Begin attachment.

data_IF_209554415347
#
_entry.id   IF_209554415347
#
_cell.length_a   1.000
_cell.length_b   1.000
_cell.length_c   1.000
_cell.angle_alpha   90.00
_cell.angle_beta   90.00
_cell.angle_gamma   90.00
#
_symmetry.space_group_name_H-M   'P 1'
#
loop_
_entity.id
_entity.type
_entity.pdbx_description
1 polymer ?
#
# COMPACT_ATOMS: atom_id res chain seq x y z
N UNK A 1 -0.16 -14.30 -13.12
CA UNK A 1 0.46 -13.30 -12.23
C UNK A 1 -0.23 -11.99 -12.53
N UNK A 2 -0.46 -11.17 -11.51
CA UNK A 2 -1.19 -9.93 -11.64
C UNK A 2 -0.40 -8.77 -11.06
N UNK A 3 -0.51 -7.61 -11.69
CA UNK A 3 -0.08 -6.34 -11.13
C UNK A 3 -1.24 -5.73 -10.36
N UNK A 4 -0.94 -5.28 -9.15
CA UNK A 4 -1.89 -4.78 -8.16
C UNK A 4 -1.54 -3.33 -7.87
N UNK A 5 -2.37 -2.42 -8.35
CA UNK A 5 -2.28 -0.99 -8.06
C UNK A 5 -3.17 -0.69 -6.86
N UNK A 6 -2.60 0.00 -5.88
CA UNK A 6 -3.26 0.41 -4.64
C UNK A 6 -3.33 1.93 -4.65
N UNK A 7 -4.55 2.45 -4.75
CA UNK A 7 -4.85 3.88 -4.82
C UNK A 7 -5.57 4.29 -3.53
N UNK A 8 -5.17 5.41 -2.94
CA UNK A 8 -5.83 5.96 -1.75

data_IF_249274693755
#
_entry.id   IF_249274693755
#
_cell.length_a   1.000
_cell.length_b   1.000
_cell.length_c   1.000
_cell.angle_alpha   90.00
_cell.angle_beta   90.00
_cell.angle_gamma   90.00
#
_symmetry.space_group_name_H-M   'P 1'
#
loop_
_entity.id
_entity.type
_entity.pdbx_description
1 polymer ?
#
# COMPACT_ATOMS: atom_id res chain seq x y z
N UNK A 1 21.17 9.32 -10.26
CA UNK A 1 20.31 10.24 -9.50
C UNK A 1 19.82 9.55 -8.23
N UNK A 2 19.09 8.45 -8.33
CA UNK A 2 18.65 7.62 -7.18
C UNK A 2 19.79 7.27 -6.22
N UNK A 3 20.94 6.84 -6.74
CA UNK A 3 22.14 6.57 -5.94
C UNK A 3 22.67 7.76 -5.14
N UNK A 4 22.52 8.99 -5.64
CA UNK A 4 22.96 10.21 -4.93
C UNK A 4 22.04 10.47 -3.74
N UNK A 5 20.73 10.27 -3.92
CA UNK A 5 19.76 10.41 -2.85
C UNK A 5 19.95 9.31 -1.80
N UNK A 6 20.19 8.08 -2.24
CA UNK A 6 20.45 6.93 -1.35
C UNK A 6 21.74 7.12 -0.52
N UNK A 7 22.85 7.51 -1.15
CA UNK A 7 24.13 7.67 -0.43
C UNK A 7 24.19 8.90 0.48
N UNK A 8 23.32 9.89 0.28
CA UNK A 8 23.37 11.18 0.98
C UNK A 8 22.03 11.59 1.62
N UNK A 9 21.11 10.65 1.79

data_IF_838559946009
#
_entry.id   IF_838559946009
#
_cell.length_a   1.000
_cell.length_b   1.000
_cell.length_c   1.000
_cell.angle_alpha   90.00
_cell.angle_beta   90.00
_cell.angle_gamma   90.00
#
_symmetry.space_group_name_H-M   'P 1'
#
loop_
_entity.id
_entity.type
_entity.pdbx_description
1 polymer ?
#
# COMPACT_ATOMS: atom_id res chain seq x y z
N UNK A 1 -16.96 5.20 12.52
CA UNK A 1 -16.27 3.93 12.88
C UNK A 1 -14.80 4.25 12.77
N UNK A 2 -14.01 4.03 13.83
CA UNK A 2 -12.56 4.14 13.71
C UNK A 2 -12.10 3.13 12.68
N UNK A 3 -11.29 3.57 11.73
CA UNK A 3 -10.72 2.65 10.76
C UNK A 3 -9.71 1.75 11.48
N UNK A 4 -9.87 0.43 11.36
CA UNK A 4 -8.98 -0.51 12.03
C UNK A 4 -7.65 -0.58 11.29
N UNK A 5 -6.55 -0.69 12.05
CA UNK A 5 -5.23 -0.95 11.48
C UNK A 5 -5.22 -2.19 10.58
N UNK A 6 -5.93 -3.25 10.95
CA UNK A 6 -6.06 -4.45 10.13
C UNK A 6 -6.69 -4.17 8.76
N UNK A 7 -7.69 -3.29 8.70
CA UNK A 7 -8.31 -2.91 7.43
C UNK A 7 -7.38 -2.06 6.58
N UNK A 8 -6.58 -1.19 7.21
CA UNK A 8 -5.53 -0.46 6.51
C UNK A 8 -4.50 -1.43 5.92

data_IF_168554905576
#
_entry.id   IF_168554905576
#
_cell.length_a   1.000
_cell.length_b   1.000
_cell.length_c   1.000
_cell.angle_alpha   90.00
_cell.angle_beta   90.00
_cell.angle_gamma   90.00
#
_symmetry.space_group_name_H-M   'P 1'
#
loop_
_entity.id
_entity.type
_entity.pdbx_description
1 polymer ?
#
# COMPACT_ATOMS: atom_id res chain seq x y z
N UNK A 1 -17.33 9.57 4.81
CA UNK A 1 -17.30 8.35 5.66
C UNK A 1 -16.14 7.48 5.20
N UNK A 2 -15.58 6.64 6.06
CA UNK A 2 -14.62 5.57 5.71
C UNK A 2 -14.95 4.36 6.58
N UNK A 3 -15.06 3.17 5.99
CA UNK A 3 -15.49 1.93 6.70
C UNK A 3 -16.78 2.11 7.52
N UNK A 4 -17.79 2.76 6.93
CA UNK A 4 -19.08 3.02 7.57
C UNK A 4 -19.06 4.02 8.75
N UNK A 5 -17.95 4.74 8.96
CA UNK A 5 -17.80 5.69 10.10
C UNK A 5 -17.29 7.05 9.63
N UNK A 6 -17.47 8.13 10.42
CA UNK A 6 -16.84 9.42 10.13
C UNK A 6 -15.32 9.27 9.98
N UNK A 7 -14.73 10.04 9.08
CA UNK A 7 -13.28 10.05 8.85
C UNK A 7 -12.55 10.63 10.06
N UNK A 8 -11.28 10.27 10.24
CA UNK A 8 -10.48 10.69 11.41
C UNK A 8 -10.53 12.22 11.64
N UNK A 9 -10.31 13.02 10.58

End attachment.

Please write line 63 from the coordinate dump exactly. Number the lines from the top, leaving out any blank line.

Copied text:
# COMPACT_ATOMS: atom_id res chain seq x y z